On Wednesday, Pentagon officials announced plans to rapidly distribute some 44,000 doses of the new COVID vaccine to military and Defense Department personnel as soon as it’s been approved by the Food and Drug Administration.
The Defense Department’s initial allotment of 44,000 doses of the vaccine, created by Pfizer and BioNTech, will be distributed across 16 locations, where prioritized troops and civilian personnel will receive it within the first 48 hours after approval. According to military officials, top priority will be given to healthcare workers and military and civilian personnel who run a high risk of exposure to the COVID-19 virus. Senior officials like Acting Defense Secretary Chris Miller will also be among the first DoD personnel to receive the vaccine.
Other senior leaders will also be among the first to receive the vaccine, though not specifically because they’re at such high risk. According to Assistant Secretary of Defense for Health Affairs Thomas McCaffery, leaders will receive the vaccine first in order to “underscore encouraging all eligible personnel to take it.”
Leaders included on that list are:
- Deputy Secretary David Norquist
- Chairman of the Joint Chiefs of Staff Gen. Mark Milley
- Vice Chairman of the Joint Chiefs Gen. John Hyten
- Senior Enlisted Advisor to the Joint Chiefs Ramon Colon-Lopez
“What we’re looking at is the department leadership, and also the service leadership, combatant commanders, so we can get that message out to as large a population as possible,” said Pentagon spokesman Jonathan Hoffman.
The military will be working quickly to rapidly distribute millions of doses of the vaccine to personnel all around the world, but there are a number of logistical hurdles to overcome. The Pfizer vaccine will be the first to be distributed, but needs to be stored in temperatures as cold as -80F, limiting the facilities that can feasible store large amounts of the supply and complicating transportation matters.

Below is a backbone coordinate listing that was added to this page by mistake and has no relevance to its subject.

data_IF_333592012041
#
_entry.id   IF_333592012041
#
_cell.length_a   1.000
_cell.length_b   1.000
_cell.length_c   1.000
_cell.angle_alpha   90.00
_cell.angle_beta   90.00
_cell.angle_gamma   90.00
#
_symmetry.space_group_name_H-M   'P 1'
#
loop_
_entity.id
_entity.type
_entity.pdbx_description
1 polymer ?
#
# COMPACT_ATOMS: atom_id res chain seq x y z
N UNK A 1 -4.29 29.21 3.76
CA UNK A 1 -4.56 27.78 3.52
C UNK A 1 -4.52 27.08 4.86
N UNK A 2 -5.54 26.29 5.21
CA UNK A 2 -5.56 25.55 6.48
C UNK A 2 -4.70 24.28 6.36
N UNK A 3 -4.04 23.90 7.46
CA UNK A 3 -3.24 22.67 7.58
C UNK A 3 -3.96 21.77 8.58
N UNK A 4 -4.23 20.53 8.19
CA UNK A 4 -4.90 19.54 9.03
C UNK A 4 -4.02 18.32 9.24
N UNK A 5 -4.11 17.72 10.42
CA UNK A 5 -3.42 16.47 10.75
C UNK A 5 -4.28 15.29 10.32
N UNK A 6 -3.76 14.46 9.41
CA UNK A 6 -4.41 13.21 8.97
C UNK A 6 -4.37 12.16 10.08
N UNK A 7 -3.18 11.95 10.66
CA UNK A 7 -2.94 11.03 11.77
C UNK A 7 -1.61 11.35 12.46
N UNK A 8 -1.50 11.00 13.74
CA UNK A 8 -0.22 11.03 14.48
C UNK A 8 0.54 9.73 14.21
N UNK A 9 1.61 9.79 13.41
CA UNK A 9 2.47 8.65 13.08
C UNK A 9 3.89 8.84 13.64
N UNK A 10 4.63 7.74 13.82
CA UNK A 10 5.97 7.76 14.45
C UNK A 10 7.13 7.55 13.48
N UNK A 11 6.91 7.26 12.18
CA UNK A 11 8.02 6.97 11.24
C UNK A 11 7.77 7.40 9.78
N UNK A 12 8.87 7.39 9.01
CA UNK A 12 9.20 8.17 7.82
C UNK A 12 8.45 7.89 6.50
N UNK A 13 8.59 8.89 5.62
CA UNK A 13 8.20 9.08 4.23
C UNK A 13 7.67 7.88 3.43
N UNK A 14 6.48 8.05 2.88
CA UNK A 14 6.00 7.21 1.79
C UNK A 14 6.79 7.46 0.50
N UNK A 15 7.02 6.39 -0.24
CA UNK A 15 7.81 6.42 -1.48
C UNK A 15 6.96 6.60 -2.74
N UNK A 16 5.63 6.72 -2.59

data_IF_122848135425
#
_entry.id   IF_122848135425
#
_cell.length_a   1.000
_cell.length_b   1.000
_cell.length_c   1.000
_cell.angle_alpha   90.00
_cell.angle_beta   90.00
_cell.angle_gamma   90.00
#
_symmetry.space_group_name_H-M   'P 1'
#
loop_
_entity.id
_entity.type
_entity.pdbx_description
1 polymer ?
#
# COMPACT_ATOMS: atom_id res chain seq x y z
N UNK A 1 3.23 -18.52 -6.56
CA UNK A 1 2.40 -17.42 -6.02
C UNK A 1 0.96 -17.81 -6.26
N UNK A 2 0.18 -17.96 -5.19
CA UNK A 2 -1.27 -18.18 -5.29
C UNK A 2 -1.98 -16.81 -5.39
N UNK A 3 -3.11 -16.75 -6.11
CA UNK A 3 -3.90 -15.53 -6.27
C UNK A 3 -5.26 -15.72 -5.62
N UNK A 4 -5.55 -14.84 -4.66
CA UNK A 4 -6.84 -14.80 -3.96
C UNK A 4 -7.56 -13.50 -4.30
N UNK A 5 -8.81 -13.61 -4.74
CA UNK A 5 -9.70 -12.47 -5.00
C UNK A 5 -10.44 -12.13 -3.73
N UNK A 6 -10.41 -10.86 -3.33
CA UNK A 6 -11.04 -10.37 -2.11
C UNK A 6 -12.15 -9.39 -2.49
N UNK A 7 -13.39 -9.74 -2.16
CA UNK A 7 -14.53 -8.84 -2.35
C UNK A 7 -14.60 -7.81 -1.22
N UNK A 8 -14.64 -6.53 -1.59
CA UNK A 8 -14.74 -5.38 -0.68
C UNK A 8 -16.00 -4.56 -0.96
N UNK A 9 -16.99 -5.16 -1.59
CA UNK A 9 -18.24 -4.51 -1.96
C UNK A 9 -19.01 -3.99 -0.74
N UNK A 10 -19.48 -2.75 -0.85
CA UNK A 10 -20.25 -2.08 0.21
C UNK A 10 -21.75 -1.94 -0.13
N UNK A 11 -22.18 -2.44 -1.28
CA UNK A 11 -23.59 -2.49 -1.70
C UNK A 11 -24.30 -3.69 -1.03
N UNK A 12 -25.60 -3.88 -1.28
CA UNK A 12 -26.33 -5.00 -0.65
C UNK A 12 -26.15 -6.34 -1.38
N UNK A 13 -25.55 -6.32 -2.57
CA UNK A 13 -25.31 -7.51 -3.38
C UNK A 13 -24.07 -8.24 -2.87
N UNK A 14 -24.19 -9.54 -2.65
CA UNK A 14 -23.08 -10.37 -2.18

The “Phase 1a” priority group that will get first dibs on the new vaccine includes healthcare providers, support workers, emergency services, and public safety personnel. However, the vaccine itself will not be mandatory at this time, due to the emergency nature of its anticipated FDA approval.
“This is not a fully licensed FDA vaccination, and it’s the department’s policy that it will be voluntary for everyone. So there’s no ‘ifs ands or buts’ about it. Doesn’t matter, voluntary for everyone,” Defense Health Agency Director Lt. Gen. Ronald Place said.
After all volunteers from Phase 1a have been vaccinated, the next group will be comprised of those who fill “critical national capabilities” — like personnel operating America’s nuclear weapons facilities and other essential, high-risk roles. After all volunteers from that group have been vaccinated, high-risk DoD beneficiaries will get the next priority, including military nursing home residents and retirees with underlying medical conditions that put them at higher risk of death if infected with the virus.
These are the locations the initial batches of the COVID vaccine will be distributed to military personnel:
- Madigan Army Medical Center, Washington
- U.S. Coast Guard Base Alameda and Naval Medical Center San Diego, including Camp Pendleton, California
- Tripler Army Medical Center, Hawaii
- Brooke Army Medical Center and Darnall Army Medical Center, Texas
- Naval Hospital Pensacola, including Keesler Air Force Base, and Naval Branch Health Clinic Jacksonville, Florida
- Womack Army Medical Center, North Carolina
- Naval Medical Center Portsmouth, including U.S. Coast Guard Base Portsmouth
- Walter Reed National Military Medical Center, Maryland
- The Indiana National Guard
- The New York National Guard.
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